As if the rumblings from Capitol Hill suggesting President Bush is “open” to a stimulus package larger than his $150 billion offer weren’t bad enough, now Urban-Brookings Tax Policy Center director Len Burman is calling for a tax increase solution to our economic woes. This while even the two leading Democratic candidates are calling for tax rebates.

In today’s New York Times Burman argues that raising taxes in 2009 will ward off recession now as investors cash out of their capital gains and workers work harder now to make sure more of their income is taxed at today’s lower rates. As George Mason economics professor Don Boudreaux jokes:

If Mr. Burman’s economics are correct, his proposals are far too modest. Why not propose that Uncle Sam announce that in 2009 he will raise income-tax rates to 100 percent and confiscate all investment property? Think of the enormous outpouring of work that will result in 2008! And because looming confiscation in 2009 will cause the cashing out of ALL investments in 2008, the resulting economic stimulus would dwarf that which would follow from merely raising capital-gains taxes next year.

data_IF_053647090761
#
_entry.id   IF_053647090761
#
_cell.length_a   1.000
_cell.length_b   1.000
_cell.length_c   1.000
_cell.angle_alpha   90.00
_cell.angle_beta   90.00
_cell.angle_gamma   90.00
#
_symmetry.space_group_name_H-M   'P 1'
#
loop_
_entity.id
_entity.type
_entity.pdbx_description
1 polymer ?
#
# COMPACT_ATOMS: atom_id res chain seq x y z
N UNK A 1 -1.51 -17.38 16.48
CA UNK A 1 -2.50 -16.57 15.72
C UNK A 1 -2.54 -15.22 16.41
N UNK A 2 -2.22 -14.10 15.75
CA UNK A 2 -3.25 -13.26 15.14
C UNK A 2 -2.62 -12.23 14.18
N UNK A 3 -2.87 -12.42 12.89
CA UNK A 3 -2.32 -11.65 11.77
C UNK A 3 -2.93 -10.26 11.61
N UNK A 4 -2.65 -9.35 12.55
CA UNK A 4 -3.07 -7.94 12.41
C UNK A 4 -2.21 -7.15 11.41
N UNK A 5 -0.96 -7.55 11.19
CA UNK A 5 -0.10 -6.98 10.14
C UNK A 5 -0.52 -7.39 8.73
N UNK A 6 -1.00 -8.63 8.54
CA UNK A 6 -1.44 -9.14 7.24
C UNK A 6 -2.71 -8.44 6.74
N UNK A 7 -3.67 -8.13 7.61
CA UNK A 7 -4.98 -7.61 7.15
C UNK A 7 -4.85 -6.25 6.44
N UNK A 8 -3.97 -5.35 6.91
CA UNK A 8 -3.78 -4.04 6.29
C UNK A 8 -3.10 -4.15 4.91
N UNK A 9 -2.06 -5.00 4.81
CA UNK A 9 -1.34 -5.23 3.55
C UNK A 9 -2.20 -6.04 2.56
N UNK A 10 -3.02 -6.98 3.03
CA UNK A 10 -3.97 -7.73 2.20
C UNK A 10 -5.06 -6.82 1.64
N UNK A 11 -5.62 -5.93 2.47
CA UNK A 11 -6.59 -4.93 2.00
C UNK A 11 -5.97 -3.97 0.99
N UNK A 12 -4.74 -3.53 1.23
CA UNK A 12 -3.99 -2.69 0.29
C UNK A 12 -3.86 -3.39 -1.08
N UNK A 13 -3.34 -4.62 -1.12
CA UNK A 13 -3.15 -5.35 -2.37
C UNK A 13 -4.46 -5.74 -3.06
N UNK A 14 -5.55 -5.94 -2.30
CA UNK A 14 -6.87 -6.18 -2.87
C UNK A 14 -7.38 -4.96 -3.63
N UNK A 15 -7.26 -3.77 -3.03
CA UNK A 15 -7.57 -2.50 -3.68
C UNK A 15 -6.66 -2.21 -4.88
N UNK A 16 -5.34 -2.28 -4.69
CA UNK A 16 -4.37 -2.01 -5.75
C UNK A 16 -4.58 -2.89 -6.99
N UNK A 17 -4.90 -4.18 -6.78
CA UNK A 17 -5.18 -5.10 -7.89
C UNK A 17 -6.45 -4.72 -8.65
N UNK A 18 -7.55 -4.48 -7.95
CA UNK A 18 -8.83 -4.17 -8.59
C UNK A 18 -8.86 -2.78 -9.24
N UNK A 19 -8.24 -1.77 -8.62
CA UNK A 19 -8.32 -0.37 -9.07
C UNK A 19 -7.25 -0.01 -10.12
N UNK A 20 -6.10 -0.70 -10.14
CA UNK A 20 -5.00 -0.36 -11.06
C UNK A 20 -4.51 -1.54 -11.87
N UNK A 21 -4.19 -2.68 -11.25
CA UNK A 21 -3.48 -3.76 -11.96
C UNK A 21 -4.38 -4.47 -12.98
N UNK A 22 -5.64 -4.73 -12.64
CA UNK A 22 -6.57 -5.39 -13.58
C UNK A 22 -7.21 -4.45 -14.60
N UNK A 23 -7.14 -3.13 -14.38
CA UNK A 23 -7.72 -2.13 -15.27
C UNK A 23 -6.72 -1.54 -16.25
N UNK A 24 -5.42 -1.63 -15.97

Boudreaux goes onto explain that economists fall into two camps on stimulus: Camp Classical believes taxes discourage investment and that long term investing is key for economic growth; Camp Keynes believes consumer spending drives economic progress and that getting more cash to the most needy will revive an economy.

Never mind that a study of the 2001 tax rebates shows recipients only spent $8.36 billion of the $38 billion in rebate checks. What’s worse is that this economic sluggishness is largely due to consumer and homeowner debt. Isn’t it obvious that consumers are even more likely to save their rebates (i.e. pay down credit card and mortgage debt) then they were in 2001? If we really want to stimulate the economy we must reduce tax rates to increase incentives for work, savings, and investment — the real engines of economic growth.